Educational and Racial Variation in Women's Transitions into and out of Single Motherhood
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Families continue to be the primary institution for raising children, and family structure plays an important role in children's life experiences. Research suggests that marriage confers benefits to women and children, and living in a household headed by a single mother is negatively associated with education, economic and health outcomes for children. This study investigates women's chances of being a single mother and how those chances vary by race and educational attainment. The study also examines women's transitions out of single motherhood to marriage, and presumably to the benefits of marriage, and to cohabitation, an increasingly popular but less advantaged family form. The findings of this study are consistent with previous research that shows that single motherhood is concentrated among the most disadvantaged women. It also shows that single mothers' access to marriage and cohabitation is stratified by race and education. The results suggest that union formation, particularly marriage, may not be a viable option for the most disadvantaged single mothers, and public and private efforts to promote marriage without altering the social and economic context in which marriage occurs for some and not others may have little impact.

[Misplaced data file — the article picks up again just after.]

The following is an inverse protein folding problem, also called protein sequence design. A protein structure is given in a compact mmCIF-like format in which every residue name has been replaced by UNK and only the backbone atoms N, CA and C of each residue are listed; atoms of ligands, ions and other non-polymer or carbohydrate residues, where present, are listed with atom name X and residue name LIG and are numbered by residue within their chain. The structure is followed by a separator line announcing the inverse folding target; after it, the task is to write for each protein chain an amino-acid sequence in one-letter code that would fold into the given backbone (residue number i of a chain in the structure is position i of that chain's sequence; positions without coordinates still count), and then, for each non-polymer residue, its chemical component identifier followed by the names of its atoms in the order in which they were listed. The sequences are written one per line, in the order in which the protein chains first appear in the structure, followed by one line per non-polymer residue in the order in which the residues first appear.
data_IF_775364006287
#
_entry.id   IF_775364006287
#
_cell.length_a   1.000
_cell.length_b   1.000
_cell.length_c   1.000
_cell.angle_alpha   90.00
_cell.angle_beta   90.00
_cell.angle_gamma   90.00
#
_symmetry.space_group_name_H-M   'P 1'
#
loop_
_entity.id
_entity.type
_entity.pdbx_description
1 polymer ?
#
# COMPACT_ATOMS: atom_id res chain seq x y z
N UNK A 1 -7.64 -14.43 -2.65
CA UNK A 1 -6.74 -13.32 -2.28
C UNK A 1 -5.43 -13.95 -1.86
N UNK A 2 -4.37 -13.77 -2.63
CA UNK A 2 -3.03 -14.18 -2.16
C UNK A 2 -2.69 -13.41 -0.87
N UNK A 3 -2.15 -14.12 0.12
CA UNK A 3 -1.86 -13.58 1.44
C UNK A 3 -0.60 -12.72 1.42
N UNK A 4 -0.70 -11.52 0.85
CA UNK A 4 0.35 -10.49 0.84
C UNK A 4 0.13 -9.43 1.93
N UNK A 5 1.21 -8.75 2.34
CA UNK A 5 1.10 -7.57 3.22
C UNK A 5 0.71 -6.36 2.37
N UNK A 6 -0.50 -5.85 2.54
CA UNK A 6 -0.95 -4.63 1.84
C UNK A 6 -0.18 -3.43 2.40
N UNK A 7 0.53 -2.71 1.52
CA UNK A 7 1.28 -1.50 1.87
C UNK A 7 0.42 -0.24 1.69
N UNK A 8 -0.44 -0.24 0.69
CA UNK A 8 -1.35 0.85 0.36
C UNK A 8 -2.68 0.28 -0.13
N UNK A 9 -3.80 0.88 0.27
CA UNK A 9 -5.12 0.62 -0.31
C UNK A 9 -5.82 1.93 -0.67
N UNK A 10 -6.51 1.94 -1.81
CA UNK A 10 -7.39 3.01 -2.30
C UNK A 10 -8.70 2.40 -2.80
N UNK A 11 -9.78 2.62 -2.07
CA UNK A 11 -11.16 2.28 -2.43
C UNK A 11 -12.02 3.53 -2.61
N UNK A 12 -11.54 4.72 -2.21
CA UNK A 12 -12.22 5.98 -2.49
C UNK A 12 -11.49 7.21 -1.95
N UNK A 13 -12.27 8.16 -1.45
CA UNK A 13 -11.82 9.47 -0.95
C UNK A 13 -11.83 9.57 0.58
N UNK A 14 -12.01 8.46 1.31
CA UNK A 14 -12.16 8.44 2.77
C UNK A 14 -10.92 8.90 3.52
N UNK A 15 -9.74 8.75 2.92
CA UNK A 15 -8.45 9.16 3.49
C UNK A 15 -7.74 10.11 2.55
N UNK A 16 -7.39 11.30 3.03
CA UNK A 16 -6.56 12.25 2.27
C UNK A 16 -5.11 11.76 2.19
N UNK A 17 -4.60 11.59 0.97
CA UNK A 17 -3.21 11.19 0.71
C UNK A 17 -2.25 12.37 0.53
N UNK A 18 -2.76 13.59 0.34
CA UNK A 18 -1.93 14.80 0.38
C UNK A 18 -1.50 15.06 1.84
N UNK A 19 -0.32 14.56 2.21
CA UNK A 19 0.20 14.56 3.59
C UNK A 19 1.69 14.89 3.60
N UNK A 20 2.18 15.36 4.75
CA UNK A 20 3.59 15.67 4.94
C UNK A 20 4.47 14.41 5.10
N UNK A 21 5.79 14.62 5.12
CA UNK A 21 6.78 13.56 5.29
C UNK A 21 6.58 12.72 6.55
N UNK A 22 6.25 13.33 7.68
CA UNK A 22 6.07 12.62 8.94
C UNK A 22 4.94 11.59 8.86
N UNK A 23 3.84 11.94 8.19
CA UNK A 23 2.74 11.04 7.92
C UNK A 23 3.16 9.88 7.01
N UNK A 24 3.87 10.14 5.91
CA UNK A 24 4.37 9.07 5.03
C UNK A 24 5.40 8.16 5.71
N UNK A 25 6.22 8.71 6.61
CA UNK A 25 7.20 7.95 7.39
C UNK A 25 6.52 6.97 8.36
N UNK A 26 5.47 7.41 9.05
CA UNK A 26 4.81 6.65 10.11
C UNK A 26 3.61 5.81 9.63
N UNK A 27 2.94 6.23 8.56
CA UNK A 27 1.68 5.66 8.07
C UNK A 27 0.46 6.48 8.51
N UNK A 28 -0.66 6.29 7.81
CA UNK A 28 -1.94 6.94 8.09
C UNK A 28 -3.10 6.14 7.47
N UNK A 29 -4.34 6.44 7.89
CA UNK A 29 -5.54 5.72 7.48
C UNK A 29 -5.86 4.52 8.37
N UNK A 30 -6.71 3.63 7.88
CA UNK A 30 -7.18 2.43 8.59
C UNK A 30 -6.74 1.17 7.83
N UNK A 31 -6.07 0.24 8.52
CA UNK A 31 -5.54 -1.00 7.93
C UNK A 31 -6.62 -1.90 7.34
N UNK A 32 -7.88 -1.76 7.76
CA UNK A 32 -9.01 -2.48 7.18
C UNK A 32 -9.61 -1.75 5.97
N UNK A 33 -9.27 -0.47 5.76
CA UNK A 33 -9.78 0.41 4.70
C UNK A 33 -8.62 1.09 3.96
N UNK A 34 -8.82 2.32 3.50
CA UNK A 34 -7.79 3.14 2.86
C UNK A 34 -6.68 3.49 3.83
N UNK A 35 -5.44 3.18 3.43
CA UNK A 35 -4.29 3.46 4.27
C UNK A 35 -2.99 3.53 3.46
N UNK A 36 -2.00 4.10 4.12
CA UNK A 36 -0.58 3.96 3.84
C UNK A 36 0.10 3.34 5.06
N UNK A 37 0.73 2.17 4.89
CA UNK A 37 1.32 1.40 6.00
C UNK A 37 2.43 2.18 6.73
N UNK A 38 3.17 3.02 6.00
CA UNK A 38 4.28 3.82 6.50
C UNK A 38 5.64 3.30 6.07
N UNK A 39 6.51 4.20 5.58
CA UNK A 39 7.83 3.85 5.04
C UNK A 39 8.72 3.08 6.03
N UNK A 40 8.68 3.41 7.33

- Sociology